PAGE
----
The Siberian High in a Supposedly Warming World

Source:CCR

http://www.sott.net/articles/show/171606-Welcome-to-the-Coldest-Town-on-Earth

Reference
Jeong, J.-H., Ou, T., Linderholm, H.W., Kim, B.-M., Kim, S.-J., Kug, J.-S. and Chen, D. 2011. Recent recovery of the Siberian High intensity. Journal of Geophysical Research 116: 10.1029/2011JD015904.

In the words of Jeong et al. (2011), “the Siberian High (SH) is the most conspicuous pressure system found in the Northern Hemisphere during wintertime,” when “strong radiative cooling over the snow covered Eurasian continent forms a cold-core high-pressure system in the lower troposphere over northern Mongolia” that exerts “tremendous influences on weather and climate in Northern Eurasia, East Asia, and even further into South Asia (e.g., Cohen et al., 2001; Panagiotopoulos et al., 2005; Wang, 2006).” And of this phenomenon, the authors further state that SH intensity variations – as simulated by 22 global climate models(GCMs) under 20C3M and A1B scenarios in the CMIP3 – show “a steady decreasing trend in the SH intensity from the late 20th century throughout the 21st century, leading to a decrease of about 22% in SH intensity at the end of the 21st century compared to the 1958-1980 average.”

In a study designed to determine to what degree the temporal SH intensity simulations of these models mimic reality, Jeong et al. employed two observational gridded sea level pressure (SLP) data sets – that of the Hadley Centre and that of the National Centre for Atmospheric Research – plus two reanalysis data sets (NCEP and ERA40) and in situ SLP observations from 20 stations located in the central SH region to create a history of SH intensity over the past several decades.

The climatic reconstructive work of the seven scientists revealed “a pronounced declining trend of the SH intensity from the late 1960s to the early 1990s,” which would appear to mesh well with GCM simulations presented in the IPCC AR4 that indicate a “steady weakening of the SH intensity for the entire 21st century.” However, they report that in the real world, the declining SH intensity trend “was sharply replaced by a fast recovery over the last two decades.” And they thus make a strong point of noting that “this feature has not been successfully captured by the GCM simulations used for the IPCC AR4,” all of which predict “a steady decreasing trend in the SH intensity from the late 20th century throughout the 21st century.”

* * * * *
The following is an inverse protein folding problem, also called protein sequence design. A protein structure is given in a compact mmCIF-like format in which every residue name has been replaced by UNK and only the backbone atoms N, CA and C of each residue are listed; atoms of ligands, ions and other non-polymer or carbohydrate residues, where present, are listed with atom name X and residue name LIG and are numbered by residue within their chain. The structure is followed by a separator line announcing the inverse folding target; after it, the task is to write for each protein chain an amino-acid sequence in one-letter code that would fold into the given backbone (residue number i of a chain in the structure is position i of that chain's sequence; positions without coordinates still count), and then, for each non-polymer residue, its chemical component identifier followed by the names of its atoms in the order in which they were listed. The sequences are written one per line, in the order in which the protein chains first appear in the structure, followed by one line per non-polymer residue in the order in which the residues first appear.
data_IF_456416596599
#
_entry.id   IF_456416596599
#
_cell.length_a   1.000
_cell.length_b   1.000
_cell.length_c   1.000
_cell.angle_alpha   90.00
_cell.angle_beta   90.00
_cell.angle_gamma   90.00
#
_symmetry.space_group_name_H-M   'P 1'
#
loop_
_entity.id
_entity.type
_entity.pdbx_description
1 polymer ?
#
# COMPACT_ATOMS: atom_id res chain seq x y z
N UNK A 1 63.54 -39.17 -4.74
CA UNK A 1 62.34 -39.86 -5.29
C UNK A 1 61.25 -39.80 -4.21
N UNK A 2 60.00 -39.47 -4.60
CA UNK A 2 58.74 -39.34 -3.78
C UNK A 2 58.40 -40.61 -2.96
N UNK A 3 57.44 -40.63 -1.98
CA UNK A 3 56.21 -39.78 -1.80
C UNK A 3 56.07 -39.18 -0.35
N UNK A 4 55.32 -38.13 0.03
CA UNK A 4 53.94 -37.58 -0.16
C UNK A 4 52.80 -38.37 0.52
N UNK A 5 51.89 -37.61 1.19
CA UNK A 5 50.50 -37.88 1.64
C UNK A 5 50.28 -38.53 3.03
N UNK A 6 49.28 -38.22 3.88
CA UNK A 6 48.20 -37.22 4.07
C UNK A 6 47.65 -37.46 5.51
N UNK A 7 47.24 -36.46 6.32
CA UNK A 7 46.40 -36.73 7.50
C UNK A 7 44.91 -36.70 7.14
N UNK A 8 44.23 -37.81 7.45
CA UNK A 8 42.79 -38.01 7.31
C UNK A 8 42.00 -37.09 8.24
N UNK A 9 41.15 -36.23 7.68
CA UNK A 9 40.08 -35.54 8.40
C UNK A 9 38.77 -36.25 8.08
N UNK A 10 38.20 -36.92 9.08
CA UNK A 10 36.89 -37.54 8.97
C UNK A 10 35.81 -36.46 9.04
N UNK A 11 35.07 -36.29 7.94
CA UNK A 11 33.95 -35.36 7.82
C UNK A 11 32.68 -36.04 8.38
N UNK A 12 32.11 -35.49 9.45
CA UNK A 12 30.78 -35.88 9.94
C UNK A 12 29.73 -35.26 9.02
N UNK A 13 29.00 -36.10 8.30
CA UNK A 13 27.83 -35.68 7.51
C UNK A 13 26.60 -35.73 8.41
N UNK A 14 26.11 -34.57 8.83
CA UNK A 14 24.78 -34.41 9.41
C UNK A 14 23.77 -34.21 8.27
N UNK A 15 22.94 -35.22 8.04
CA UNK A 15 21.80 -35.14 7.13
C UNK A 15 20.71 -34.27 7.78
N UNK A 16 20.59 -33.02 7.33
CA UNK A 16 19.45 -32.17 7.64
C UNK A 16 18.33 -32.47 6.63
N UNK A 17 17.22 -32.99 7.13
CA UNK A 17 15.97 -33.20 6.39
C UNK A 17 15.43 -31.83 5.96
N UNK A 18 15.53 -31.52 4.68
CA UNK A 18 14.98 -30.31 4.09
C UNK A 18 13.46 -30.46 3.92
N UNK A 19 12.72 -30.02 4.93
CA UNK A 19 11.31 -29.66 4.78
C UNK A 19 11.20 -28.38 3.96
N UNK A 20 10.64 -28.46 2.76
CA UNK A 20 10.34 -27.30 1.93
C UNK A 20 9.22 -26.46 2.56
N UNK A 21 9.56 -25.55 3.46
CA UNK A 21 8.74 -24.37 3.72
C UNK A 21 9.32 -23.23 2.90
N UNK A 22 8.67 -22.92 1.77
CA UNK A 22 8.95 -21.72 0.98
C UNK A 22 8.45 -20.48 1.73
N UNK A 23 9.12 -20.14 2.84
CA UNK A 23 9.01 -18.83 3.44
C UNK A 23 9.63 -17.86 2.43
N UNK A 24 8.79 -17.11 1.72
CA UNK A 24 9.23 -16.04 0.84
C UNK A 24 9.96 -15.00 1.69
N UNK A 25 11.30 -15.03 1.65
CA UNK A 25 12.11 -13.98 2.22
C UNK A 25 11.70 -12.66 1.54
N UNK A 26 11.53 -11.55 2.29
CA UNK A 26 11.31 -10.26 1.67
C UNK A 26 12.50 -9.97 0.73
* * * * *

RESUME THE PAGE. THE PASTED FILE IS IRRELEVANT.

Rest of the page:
Quoting the brief final sentence of Jeong et al. in their enlightening paper’s abstract – which is a grandiose understatement in our view – “an improvement in predicting the future climate change in regional scale is desirable.”

Additional References
Cohen, J., Saito, K. and Entekhabi, D. 2001. The role of the Siberian High in Northern Hemisphere climate variability. Geophysical Research Letters 28: 299-302.

Panagiotopoulos, F., Shahgedanova, M., Hannachi, A. and Stephenson, D.B. 2005. Observed trends and teleconnections of the Siberian High: A recently declining center of action. Journal of Climate 18: 1411-1422.

Wang, B. 2006. The Asian Monsoon. Springer, Berlin, Germany.